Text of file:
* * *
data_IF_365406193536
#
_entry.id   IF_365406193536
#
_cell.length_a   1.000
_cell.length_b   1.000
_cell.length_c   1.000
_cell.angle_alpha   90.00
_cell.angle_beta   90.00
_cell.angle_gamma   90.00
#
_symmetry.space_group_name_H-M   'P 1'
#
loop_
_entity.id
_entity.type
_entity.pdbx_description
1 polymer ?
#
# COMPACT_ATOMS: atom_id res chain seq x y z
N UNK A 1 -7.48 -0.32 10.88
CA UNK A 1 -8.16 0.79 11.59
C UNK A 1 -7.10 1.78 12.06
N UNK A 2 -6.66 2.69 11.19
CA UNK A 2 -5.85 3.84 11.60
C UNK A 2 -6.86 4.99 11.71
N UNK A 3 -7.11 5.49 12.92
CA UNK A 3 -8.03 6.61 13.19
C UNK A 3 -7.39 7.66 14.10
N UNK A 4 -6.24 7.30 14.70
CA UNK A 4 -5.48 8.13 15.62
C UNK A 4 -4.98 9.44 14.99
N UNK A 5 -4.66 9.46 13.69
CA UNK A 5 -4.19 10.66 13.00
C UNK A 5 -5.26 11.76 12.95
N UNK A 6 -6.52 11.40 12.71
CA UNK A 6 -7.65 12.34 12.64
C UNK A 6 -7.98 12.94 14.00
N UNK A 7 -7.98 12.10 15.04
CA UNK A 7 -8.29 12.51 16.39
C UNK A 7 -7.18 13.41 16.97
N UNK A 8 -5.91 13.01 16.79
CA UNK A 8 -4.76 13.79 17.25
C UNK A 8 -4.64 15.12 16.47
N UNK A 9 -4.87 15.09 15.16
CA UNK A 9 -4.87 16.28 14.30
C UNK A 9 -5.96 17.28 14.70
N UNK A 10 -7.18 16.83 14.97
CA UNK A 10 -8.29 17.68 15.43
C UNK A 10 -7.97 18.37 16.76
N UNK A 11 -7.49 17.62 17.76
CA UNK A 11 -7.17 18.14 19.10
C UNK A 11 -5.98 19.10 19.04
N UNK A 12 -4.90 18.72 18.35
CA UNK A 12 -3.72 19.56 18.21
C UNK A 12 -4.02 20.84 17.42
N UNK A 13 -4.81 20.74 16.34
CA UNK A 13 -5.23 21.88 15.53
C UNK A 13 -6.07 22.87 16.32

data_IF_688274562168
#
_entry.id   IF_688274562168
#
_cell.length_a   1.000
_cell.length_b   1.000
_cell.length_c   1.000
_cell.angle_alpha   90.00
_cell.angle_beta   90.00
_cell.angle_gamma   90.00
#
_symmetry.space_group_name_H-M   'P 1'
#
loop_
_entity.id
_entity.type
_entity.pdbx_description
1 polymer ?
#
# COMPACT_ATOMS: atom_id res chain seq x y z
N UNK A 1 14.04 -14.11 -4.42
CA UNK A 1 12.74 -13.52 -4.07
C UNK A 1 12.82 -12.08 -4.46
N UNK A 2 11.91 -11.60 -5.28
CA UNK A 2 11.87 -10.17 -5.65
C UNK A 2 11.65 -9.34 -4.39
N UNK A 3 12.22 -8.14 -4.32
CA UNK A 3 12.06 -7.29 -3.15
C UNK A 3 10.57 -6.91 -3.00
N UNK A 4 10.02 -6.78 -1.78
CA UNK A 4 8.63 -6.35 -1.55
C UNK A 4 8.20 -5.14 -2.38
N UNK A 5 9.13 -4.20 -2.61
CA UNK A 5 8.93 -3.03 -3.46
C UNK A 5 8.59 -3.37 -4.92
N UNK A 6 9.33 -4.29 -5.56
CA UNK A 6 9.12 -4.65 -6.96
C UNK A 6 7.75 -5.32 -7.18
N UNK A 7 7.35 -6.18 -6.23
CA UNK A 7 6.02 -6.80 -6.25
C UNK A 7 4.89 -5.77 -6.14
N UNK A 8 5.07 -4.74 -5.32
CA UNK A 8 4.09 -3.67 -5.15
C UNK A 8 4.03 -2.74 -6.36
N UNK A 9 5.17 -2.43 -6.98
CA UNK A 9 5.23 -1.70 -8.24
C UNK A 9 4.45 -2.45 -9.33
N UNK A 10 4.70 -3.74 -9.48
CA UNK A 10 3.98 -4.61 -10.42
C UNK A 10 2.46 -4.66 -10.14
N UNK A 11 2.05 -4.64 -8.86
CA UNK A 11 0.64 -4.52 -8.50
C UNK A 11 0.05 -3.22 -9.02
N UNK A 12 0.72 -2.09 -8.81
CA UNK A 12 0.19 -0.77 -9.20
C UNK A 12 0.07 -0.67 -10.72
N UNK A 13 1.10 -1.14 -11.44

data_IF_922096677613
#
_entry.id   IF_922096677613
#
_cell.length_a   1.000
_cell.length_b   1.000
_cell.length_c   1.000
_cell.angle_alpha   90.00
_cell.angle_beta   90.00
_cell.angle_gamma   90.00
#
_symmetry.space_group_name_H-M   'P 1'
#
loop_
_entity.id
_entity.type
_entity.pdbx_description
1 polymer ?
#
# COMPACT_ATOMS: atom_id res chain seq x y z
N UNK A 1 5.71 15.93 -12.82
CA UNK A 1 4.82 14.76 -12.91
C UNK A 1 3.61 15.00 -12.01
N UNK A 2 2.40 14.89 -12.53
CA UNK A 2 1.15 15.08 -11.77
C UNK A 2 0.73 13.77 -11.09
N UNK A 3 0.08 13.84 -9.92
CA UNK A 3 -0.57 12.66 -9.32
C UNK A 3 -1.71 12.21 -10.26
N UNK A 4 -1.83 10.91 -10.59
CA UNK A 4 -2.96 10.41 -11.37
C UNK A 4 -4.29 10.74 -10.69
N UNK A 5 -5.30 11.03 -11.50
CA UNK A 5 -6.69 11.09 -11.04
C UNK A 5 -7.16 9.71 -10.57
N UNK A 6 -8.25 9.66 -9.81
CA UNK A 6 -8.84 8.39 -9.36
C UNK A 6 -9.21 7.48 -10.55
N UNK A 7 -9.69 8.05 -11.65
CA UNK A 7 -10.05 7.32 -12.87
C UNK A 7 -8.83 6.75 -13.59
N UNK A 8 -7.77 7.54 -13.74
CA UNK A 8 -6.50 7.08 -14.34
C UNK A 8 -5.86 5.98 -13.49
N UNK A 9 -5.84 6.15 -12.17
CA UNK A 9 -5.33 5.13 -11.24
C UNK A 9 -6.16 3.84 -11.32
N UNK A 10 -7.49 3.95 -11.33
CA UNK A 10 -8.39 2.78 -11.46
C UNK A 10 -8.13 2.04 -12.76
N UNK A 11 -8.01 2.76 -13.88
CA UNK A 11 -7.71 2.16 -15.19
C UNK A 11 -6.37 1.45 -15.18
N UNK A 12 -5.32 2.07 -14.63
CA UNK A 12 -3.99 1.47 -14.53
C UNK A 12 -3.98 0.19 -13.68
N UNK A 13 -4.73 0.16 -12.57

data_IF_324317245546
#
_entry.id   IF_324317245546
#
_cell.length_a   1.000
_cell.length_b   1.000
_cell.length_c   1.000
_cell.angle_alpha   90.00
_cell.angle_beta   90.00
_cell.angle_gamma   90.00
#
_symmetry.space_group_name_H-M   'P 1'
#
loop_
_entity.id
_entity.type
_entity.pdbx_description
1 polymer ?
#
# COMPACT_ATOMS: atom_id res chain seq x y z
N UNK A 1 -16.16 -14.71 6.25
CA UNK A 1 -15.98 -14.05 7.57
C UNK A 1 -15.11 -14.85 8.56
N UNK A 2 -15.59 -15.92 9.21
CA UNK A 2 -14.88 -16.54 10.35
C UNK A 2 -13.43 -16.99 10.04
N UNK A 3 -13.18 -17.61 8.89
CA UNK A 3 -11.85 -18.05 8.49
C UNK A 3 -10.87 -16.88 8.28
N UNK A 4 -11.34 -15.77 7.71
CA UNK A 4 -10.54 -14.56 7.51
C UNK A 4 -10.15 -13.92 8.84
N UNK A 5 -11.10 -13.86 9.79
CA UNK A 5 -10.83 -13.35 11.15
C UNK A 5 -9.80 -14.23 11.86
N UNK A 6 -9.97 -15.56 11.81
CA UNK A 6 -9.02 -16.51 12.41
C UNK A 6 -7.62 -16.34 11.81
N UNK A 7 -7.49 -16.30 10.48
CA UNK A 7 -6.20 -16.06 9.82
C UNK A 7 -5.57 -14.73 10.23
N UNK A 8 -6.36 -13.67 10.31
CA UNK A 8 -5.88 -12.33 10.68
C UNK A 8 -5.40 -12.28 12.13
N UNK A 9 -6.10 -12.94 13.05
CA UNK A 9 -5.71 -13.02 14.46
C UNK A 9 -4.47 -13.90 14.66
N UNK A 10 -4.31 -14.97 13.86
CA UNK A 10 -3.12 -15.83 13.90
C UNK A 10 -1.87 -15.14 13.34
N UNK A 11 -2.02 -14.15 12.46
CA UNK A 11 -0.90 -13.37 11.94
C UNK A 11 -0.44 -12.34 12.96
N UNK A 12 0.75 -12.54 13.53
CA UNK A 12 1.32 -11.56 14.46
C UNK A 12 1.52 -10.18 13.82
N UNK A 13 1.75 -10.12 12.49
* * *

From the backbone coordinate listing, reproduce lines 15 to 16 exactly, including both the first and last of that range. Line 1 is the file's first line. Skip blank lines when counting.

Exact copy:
_entity.id
_entity.type